Of course, commodity costs impact SONC’s operations in more ways than one.  Gasoline prices are up over 14% since the earnings call for 1QFY11 earnings was held.   This is obviously relevant for all QSR chains but given that SONC’s system is exclusively drive-in, the company is particularly exposed to gas price inflation.  The company will have approximately 0.5% of price on their menu in 2Q and 3Q; considering the cost of gasoline as part of the cost of a trip to SONC, I am confident that additional price won’t be well-received by the Sonic customer.   I think it is unlikely traffic will come to the rescue either – 2QFY11 comps flattered to deceive.

 

 

Howard Penney

Managing Director


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Greek 10YR Hits All-time High!

Positions In Europe: Long Germany (EWG); short Italy (EWI)

 

In continuation of a note published yesterday titled “European Sovereign Debt Concerns Have Not Gone Away: Red Flags from Greece and Portugal”, today the yield on Greece’s 10YR bond hit an all-time high of 12.9%, rising 51bps d/d, and Greece's Athex Composite (equity index) slid -3.8% . As borrowing costs push up following yesterday’s credit downgrade of Greece by Moody’s, investors are rightfully shaking in their boots. 

 

Today the country auctioned 6-month bills worth €1.625 Billion at a yield of 4.75% versus a previous auction of similar maturity of 4.64% in February. Foreign buyers represented 31% of the auction, in line with the average, and the bid-cover ratio was 3.59.

 

However, the increase in yield bucks a trend we were seeing in auctions from peripheral countries year-to-date in which yields came in lower than previous auctions, a reflection of confidence in foreign buyers (namely China and Japan) and that the EU’s comprehensive package to bailout the periphery would be favorable to countries like Greece.

 

That tide however has turned in last days, as uncertainty mounts over the specifics of a bailout package for the region, especially as the all-important German voice has become marginally more assertive on its notion of bailout and crisis management terms. This includes firm opposition to the rescue fund directly purchasing Eurozone member government bonds and a stricter stance on debt and deficit levels and fiscal consolidation mandates.

 

Now, given Moody’s decision yesterday to downgraded Greece credit rating by three steps on rising default risk (Ba1 to B1), investors are shaking as Greek bond yields rise.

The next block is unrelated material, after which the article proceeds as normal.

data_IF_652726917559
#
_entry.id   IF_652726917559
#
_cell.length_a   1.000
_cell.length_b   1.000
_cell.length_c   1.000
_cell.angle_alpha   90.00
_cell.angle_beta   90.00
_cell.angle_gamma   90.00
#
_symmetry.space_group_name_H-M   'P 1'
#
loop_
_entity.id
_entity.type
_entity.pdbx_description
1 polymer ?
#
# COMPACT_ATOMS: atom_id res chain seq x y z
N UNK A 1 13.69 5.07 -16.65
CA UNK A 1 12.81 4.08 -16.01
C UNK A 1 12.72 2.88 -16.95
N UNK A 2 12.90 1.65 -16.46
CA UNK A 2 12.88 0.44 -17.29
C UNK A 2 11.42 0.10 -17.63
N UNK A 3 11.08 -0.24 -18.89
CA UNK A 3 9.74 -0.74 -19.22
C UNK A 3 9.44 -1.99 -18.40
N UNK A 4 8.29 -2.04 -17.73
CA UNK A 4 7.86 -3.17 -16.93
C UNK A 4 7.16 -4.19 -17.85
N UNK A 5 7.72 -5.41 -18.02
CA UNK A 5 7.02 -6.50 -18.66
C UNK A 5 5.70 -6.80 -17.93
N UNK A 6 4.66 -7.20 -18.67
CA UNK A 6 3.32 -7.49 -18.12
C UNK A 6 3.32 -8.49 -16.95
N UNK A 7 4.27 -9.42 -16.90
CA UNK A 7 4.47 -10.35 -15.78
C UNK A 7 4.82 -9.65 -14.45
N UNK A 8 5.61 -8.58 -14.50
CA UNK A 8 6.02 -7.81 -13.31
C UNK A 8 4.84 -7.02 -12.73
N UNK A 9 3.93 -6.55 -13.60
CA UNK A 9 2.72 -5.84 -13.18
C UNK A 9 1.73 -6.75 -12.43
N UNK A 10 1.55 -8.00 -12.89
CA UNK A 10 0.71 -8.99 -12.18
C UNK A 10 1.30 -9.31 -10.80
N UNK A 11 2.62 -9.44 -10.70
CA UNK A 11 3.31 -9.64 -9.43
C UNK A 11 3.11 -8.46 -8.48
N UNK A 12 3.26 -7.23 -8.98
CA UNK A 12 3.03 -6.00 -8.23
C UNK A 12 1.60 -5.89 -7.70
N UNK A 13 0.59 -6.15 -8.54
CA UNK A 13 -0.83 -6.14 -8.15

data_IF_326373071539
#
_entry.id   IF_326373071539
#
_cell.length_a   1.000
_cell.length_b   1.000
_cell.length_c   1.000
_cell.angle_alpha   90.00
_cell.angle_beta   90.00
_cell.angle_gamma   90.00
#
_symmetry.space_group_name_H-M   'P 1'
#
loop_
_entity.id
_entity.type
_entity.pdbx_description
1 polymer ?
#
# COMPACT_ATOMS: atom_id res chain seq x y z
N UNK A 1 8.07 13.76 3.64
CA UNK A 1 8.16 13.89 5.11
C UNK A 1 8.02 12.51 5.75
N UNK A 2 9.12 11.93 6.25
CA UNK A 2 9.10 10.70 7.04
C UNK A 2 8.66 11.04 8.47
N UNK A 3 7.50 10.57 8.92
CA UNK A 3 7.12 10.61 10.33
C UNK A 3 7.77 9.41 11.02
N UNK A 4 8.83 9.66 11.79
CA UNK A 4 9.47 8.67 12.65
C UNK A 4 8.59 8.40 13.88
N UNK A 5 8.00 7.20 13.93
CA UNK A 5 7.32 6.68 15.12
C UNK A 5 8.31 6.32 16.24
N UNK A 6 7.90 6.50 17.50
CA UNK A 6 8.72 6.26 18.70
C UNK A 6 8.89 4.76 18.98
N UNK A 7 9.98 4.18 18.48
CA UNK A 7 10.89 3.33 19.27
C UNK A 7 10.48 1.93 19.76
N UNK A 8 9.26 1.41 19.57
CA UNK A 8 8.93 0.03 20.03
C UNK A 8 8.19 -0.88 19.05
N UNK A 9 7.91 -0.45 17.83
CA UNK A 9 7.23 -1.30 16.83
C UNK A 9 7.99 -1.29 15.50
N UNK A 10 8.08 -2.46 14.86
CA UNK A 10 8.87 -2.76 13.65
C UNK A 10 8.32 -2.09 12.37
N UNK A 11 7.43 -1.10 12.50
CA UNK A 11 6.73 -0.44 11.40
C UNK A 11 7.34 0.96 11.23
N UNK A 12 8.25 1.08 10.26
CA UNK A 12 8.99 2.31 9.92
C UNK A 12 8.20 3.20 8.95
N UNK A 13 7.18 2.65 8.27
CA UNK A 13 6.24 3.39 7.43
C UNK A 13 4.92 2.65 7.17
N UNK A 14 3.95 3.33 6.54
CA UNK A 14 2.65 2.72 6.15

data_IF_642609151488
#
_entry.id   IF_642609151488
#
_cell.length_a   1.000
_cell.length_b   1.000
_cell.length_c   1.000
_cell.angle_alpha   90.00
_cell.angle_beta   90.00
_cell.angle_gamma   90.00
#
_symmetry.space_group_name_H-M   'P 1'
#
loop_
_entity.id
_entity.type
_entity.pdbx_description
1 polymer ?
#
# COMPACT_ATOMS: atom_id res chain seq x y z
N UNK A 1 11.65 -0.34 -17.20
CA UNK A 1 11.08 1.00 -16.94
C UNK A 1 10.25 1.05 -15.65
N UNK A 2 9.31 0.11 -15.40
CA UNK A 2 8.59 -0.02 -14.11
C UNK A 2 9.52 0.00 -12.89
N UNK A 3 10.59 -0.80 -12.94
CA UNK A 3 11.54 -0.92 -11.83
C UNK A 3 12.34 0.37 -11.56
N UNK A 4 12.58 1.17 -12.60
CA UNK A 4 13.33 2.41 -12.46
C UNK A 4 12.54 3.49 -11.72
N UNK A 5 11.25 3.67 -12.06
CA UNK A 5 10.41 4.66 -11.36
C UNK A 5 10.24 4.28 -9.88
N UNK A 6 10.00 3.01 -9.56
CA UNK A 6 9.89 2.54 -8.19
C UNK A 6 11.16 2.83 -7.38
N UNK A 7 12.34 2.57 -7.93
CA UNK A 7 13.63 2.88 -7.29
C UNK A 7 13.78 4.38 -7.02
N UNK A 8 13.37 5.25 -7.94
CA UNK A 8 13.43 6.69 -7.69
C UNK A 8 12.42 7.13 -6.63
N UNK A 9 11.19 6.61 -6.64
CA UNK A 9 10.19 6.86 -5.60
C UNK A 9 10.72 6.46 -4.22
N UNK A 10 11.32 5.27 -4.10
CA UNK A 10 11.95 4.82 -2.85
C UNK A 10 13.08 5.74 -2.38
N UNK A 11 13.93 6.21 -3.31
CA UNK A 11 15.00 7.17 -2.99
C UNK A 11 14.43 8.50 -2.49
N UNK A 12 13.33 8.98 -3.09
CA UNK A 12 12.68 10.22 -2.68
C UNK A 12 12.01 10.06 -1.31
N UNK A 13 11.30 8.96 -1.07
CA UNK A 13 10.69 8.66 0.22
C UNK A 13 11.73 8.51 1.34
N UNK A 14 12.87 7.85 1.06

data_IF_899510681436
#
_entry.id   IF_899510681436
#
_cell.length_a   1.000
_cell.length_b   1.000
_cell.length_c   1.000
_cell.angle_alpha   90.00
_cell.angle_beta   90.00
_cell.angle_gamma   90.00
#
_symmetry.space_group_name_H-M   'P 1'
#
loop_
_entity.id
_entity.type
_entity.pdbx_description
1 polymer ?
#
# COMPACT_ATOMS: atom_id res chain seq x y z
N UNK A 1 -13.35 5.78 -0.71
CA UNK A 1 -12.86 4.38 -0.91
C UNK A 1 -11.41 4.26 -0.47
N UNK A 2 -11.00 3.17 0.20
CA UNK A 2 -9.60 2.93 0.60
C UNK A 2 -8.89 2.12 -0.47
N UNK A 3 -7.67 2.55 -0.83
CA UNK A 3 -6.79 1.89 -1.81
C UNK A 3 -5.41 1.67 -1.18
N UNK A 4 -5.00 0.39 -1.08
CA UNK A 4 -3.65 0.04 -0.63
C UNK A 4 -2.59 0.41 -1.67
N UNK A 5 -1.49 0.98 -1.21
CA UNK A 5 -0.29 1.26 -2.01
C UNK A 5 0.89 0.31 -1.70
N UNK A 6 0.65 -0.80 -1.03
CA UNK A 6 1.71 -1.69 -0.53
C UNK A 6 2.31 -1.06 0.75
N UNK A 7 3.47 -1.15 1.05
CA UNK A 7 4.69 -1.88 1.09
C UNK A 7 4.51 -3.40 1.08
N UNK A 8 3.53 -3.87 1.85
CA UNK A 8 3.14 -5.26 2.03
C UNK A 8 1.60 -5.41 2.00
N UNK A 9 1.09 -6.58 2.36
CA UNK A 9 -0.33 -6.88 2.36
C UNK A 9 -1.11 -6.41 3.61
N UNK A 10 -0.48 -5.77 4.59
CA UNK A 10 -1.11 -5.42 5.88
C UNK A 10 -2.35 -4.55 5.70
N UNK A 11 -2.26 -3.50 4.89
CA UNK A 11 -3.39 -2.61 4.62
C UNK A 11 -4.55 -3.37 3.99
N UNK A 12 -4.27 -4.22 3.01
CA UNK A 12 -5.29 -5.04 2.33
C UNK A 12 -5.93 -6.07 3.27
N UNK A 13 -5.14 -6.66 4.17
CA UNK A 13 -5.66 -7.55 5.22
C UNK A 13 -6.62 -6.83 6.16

This month, Greece is bumping up against a hefty €12.41 Billion in Debt maturities (€10.56 Billion in Principal, and €1.85 in Interest), of the some €53.07 Billion due this year. With the country's fiscal state severely imbalanced [the country's debt as a percentage of GDP stands at 144% and its deficit is -15.4% of GDP], we'd expect to see Greek markets underperform as Europe lacks a unified voice on the conditions for a comprehensive bailout package to be decided at the EU Summit on March 24-5. 

 

Matthew Hedrick
Analyst

 

Greek 10YR Hits All-time High! - mh4


That Facebook comment from your broker? SEC is reading it.


Lower-Highs: SP500 Levels, Refreshed

POSITION: No position in SPY

 

Consolidation or correction? Well the correction part has been solved for – at least the first 3% of one. Since the hyped-up highs that we established in the SP500 on February 18th, the US stock market looks a lot like Japan’s – struggling to convince itself that this time is different.

 

The best way to answer how something isn’t different is to look at what is actually happening: 

  1. Inflation is slowing global economic growth – that’s happened many times before , across many economic cycles
  2. The US Dollar Debauchery and correlation risk associated with it isn’t any different than France, Britain or Japan trying the same
  3. Asset Prices, whether they be US Homes or US Stocks, are making lower long-term highs in terms of prices 

Obviously between all of the correlation risk and storytelling about growth, no matter where you stand on the “fundamentals”, you’ll have to agree with one major birth child of all this US Government Intervention and Central Planning – volatility. Price volatility is back – and the VIX has moved back to a bullish position on both our TRADE and TREND durations with considerable support around the 18 level.

 

Getting above the 1316 line this morning in the SP500 has been inspirational, but we think this low-volume rally associated with dollar UP/oil DOWN will run out of steam at another lower immediate-term high of 1333.

 

In the immediate-term, the best way to play price volatility is to trade it. Use 1 as your intermediate-term risk management range. In the Hedgeye Portfolio, I am leaning long (15 LONGS, 9 SHORTS), but I’ll keep that exposure on a short leash.

KM

 

Keith R. McCullough
Chief Executive Officer

 

Lower-Highs: SP500 Levels, Refreshed - 1